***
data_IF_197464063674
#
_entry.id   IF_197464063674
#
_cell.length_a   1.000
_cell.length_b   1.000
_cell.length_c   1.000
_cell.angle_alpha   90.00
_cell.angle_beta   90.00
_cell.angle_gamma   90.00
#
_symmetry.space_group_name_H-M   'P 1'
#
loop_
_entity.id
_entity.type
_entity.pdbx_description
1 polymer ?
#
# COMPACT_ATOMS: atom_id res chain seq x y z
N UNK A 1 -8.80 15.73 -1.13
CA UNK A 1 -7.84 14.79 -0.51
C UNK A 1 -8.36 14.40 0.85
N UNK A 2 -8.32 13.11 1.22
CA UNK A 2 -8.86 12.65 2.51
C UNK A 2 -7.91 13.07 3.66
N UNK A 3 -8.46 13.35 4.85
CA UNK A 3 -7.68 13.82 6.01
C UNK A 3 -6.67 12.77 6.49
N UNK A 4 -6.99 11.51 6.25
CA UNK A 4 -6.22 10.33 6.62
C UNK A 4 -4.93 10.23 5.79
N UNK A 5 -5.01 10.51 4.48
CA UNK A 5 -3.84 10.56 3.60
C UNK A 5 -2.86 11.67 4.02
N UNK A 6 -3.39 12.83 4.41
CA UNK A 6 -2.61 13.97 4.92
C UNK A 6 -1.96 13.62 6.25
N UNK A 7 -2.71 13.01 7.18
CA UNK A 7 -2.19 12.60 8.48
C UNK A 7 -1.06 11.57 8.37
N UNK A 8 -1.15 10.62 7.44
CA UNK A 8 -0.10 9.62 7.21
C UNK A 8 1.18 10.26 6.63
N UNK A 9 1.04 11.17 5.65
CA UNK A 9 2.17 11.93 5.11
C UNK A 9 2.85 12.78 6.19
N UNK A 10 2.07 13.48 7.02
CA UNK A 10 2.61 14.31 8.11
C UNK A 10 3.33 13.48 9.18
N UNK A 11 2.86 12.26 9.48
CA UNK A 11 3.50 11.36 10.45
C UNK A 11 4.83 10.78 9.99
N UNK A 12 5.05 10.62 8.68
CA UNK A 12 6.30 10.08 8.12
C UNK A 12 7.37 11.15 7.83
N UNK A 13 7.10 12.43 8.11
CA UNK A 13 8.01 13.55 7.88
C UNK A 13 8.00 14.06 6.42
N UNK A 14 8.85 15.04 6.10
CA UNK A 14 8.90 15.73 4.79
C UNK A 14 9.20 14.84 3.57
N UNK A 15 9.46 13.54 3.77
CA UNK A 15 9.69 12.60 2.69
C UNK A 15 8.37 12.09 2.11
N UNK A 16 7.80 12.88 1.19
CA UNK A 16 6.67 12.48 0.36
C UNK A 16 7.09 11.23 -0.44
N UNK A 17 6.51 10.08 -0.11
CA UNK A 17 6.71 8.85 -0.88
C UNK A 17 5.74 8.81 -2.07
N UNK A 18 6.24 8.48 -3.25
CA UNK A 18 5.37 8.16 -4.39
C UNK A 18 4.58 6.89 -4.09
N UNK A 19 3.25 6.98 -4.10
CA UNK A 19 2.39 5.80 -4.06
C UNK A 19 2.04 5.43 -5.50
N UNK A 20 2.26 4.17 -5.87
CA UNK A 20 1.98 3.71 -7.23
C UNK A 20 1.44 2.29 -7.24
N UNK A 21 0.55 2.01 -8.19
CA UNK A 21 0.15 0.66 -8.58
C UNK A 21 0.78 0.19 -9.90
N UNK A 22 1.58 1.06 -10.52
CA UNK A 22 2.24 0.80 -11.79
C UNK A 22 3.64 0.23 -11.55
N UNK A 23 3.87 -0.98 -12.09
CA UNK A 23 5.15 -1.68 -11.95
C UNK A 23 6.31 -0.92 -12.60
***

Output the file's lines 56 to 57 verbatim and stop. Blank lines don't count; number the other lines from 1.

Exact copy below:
C UNK A 12 7.37 11.15 7.83
N UNK A 13 7.10 12.43 8.11